maintenance. They shall:
a. Manage maintenance processes and programs to ensure optimum aircraft material condition and
compliance with NAMP procedures.
b. Manage aircraft and weapon systems assets to ensure sufficient and properly configured aircraft,
ancillary equipment, engines, and avionics are available to supported activities.
c. Facilitate logistics support to optimize SE, repairables, consumables, and services availability.
d. Facilitate technical support to provide information flow and assistance from COMFRCs, ISSCs,
contractors, and COMNAVAIRSYSCOM activities.
e. Manage aviation maintenance manpower and personnel assets and programs to ensure valid
personnel requirements, optimized assignment of personnel to supported squadrons, both quality and
quantity, and feedback to upline manpower or manning authorities.
f. Manage and monitor aviation maintenance training programs so that all required training is
accomplished, available training courses are routinely validated, and training assets and expertise are
provided when necessary.
g. Conduct both short and long range planning in support of all services provided to supported
h. Coordinate COMFRC requirements to optimize scheduled requirements, expedite unscheduled
requirements, and improve quality of provided services.


15 May 2012
i. Further community advocacy through representation at all ILS and maintenance related meetings.
Ensure appropriate activities are aware of community successes and difficulties.
j. Coordinate IMRL requirements to ensure valid and accurate inventories and compliance with
reporting requirements. Manage IMRL assets within the Wing to ensure optimum distribution of all assets.
k. Recruit, develop, and maintain subject matter experts and expertise on T/M/S systems and programs
applicable to the Wing.
l. Ensure accurate management of all assets to meet aviation fleet maintenance spending targets and
coordinate with the Comptroller/Fiscal Officer. Communicate with ACCs/TYCOMs concerning funding
shortfalls or money saving ideas.
m. Ensure timely, accurate compliance with upline reporting requirements.
redundant requirements to the ACC/TYCOM.

Identify and report

n. Manage aviation maintenance related MIS. Ensure equitable distribution of general and maintenance
related MISs and provide support and expertise for assigned systems.
o. Interact with other Type Wings on a regular basis to share information, ideas, and lessons learned.
p. Recognize good maintenance efforts through appropriate awards.
q. Manage and monitor technical data accuracy among supported units. Provide feedback to technical
data systems on the quality and timeliness of provided technical data.
r. Ensure compliance with HAZMAT programs and environmental regulations by supported units.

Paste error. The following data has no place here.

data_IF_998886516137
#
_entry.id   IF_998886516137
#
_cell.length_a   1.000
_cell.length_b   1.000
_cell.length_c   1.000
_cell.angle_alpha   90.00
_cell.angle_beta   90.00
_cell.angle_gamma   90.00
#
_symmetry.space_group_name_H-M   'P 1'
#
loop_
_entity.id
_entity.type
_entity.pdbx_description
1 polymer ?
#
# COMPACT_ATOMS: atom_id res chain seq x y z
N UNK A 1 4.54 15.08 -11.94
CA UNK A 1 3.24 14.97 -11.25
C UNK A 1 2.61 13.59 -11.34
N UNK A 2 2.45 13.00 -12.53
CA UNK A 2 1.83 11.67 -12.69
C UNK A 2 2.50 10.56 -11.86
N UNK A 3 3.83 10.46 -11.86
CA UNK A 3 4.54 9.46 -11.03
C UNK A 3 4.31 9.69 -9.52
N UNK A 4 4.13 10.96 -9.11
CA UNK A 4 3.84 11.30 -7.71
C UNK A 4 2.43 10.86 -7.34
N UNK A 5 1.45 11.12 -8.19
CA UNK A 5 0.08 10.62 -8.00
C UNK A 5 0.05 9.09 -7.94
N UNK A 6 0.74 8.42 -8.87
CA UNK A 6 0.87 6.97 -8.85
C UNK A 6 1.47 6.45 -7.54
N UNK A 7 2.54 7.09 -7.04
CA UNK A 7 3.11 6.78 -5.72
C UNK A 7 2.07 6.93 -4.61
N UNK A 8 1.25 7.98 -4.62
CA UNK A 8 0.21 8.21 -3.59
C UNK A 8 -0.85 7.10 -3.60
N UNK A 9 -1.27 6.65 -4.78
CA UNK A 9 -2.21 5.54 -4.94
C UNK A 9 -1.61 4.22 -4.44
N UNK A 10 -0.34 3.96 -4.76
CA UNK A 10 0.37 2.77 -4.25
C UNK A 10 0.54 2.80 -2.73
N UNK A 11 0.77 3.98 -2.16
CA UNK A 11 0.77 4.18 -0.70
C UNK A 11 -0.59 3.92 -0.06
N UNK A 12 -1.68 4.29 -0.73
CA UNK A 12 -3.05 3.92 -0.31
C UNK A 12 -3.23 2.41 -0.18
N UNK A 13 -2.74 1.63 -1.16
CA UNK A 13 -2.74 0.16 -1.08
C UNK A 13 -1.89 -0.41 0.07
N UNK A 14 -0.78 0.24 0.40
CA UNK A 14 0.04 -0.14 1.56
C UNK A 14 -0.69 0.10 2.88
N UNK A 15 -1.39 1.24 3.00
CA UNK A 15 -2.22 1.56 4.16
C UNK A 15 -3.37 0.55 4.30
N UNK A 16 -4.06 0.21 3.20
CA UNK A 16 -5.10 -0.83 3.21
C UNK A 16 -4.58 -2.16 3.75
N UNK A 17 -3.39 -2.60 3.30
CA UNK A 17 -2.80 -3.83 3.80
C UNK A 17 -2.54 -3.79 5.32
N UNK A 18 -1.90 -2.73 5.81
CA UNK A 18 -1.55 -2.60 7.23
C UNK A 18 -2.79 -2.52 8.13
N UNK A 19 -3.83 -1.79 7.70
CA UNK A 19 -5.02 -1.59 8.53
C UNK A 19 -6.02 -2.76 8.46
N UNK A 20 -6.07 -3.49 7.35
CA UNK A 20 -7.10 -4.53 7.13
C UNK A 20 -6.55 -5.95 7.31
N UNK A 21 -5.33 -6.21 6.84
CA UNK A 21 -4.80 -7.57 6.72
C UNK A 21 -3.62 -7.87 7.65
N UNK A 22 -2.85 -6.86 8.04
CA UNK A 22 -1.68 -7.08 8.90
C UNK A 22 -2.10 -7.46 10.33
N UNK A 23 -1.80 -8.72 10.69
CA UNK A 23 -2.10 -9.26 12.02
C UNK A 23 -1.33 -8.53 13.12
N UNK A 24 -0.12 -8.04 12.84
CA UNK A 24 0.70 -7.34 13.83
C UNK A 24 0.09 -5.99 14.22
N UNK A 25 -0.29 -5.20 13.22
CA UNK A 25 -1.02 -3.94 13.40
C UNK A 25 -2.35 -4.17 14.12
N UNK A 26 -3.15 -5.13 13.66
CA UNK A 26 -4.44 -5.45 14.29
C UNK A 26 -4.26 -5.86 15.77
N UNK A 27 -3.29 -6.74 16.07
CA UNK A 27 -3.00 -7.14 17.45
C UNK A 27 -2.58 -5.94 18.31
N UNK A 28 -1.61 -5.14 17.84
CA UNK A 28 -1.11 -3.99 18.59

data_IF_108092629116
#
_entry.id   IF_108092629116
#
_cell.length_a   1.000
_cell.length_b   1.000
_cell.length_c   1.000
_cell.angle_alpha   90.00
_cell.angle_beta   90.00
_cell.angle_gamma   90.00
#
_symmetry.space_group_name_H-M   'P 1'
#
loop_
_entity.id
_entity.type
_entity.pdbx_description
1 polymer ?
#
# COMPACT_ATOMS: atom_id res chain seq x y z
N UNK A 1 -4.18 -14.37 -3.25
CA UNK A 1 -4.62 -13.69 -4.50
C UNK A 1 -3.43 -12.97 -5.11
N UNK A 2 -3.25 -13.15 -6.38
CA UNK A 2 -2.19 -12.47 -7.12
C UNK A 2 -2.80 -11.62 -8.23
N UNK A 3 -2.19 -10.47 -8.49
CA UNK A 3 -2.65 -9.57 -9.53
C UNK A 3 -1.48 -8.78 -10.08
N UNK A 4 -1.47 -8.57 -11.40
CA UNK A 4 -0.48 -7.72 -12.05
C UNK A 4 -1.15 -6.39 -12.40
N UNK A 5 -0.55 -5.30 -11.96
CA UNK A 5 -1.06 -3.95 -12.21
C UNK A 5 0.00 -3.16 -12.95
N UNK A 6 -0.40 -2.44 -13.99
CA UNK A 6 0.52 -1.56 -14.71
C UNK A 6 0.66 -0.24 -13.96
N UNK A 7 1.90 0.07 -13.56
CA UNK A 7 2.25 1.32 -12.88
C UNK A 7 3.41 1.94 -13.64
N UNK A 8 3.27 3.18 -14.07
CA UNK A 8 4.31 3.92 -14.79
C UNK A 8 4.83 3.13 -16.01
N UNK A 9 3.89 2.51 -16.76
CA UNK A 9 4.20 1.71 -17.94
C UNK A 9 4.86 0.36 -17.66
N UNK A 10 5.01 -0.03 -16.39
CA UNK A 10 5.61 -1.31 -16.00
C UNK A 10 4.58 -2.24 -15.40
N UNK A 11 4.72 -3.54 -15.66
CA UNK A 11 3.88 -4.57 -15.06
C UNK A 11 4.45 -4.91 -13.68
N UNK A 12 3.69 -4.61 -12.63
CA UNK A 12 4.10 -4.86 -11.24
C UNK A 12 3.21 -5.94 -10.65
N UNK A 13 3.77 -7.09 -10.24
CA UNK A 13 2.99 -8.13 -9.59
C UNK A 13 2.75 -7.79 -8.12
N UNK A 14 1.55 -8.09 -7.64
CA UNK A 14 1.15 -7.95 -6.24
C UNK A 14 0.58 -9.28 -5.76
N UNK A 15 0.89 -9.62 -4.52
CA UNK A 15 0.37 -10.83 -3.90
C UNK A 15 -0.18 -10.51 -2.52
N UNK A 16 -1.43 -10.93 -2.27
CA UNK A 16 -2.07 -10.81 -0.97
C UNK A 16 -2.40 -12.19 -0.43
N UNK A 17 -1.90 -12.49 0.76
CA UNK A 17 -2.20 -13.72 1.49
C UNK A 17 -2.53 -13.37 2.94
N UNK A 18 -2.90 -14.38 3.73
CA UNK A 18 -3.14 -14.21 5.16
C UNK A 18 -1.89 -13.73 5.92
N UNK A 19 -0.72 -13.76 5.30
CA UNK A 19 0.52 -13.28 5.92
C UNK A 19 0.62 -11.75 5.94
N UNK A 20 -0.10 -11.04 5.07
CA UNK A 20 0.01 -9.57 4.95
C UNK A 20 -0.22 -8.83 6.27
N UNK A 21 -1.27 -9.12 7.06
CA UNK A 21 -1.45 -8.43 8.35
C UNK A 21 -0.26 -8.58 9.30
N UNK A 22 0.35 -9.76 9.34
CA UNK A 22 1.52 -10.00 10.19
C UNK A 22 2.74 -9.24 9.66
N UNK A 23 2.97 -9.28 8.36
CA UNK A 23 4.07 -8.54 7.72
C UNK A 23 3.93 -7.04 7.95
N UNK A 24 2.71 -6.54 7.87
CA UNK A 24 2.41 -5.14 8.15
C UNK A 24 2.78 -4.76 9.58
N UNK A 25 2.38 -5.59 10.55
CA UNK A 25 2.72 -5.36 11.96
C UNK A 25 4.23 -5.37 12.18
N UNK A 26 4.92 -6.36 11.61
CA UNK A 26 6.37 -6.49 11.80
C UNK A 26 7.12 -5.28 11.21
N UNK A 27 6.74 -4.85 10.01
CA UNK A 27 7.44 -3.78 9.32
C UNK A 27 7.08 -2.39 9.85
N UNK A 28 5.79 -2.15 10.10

Assist in developing user friendly systems to support HAZMAT programs (Chapter 10, paragraph 10.19).
s. Manage assigned facilities to ensure adequacy and to encourage facility improvements. Minimize
impact of facility maintenance and improvements on aircraft maintenance effort.
t. Develop knowledge and maintain awareness of customer requirements, both up and down the chain
of command. Maintain close personal liaison with all customers.
u. Facilitate the implementation of AIRSpeed CPI methods, concepts, and best practices to accomplish
the mission of the organization more efficiently and effectively. Essential elements of a successful CPI
deployment strategy include:
(1) A designated Wing AIRSpeed representative, familiar with AIRSpeed CPI methodologies, to
coordinate and execute CPI initiatives.
(2) Baseline key performance indicators to identify tangible improvement opportunities.
(3) A strategic plan to identify, align, prioritize, and implement improvements in support of
command goals.
(4) A CPI project portfolio aligned with the strategic plan.
(5) A team of trained and experienced personnel to execute CPI projects throughout the Wing.
(6) Regular assessments of progress made toward achieving goals.



15 May 2012
v. Ensure CM baselines are validated and coordinated with subordinate activities. Report baseline
discrepancies, using the BTR, to TYCOM and COMNAVAIRSYSCOM Baseline Managers/Progra
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w. Ensure effective liaison between the Baseline Manager and squadron personnel.
x. Manage and monitor qualifications/certifications and test question data banks in ASM. Type Wing/CVW MOs are responsible to the Type Wing/CVW Commander in all matters
pertaining to aircraft maintenance. They shall perform the following primary functions:
a. Coordinate the control of aircraft maintenance performed by, and in support of, squadrons and units.
b. Perform liaison between squadrons, ships, stations, and other activities in connection with
maintenance/material matters.
c. Arrange transportation for SEAOPDET personnel moving from/to the deployment site/aircraft carrier
and ensuring the parent NAS is fully informed of airlift information.
d. Coordinate predeployment planning for the provision of necessary maintenance personnel, facilities,
SE, materials, and services for the squadron. The CVW MO shall:
(1) Ensure, whenever possible, squadron requirements are consolidated and facilities are not
(2) Screen IMRLs and allowance lists to ensure they are tailored to support the aircraft systems and
equipment being deployed.
(3) Determine all equipment, spare parts, and other maintenance material required in support of
O-level maintenance is available.
(4) Manage and operate an air wing maintenance control center in the immediate vicinity of Flight
Deck Control readily accessible to squadron pilots and maintenance personnel.